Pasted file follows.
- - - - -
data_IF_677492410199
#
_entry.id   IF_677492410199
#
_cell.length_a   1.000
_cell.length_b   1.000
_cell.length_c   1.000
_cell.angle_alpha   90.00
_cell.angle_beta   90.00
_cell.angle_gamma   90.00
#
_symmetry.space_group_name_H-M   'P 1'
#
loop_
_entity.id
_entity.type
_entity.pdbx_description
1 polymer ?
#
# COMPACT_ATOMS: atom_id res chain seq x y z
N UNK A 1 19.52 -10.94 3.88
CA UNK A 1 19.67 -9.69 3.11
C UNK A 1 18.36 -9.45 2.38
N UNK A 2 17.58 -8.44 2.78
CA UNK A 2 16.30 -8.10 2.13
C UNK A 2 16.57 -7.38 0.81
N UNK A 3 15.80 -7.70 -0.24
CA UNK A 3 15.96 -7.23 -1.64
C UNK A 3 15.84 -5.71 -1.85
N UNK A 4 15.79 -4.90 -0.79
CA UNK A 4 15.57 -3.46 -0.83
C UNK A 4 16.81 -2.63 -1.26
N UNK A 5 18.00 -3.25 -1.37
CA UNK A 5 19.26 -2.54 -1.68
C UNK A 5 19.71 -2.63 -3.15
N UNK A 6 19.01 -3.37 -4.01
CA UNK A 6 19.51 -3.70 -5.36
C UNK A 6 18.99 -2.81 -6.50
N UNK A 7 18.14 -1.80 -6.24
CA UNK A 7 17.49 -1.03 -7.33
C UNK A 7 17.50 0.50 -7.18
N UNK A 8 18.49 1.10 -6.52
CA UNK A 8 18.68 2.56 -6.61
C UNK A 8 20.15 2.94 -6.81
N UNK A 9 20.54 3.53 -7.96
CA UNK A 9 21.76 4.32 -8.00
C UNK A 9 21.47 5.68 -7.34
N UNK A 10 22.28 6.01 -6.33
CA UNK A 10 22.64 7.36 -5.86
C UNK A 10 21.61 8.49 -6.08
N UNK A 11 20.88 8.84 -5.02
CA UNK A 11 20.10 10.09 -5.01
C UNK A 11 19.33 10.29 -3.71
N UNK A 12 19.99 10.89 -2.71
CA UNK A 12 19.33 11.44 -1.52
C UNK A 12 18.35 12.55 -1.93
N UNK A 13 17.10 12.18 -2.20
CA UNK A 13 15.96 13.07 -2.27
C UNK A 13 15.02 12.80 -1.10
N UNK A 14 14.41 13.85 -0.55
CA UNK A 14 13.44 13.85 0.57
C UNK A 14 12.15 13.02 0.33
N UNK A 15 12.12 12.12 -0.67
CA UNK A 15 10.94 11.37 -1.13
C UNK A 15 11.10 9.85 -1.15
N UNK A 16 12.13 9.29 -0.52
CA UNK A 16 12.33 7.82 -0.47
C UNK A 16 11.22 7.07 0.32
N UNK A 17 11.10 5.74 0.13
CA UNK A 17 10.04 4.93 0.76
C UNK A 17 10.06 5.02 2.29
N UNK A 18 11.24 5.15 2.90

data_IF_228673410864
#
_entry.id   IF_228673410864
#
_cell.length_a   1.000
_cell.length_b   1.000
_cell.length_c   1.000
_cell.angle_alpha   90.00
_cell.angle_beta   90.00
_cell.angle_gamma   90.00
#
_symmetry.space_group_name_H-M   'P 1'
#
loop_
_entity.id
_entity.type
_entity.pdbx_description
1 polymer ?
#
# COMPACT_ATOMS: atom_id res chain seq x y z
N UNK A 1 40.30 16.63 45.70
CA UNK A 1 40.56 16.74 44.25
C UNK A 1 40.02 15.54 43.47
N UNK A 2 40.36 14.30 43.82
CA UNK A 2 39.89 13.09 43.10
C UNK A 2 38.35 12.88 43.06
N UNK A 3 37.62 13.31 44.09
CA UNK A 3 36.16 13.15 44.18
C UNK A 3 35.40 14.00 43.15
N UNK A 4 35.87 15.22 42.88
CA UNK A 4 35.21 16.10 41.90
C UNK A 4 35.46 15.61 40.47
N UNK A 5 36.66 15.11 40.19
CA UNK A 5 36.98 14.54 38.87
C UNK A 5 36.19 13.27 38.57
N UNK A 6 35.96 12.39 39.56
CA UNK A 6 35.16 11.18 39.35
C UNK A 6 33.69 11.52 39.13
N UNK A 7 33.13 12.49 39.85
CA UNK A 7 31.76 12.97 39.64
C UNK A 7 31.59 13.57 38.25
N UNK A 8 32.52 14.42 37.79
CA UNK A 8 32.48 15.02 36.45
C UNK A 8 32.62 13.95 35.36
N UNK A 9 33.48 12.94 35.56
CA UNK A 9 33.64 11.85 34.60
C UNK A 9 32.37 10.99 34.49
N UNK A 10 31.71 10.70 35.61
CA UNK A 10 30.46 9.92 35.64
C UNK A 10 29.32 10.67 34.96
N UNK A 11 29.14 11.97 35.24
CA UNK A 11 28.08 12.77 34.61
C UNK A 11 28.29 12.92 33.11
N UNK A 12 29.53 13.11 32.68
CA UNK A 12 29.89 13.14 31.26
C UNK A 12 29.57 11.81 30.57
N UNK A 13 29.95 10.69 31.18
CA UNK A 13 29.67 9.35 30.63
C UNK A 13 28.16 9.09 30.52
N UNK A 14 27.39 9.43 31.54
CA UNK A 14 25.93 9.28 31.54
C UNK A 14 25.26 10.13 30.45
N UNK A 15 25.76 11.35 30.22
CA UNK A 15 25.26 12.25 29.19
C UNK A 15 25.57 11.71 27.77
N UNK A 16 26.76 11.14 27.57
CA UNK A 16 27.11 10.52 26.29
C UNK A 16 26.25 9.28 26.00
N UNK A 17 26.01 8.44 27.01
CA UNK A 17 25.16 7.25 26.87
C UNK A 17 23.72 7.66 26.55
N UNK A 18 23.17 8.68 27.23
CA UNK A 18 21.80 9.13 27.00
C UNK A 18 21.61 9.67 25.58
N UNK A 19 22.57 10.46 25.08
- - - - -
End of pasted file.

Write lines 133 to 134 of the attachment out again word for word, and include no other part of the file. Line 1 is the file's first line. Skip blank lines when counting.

CA UNK A 14 25.93 9.28 31.54
C UNK A 14 25.26 10.13 30.45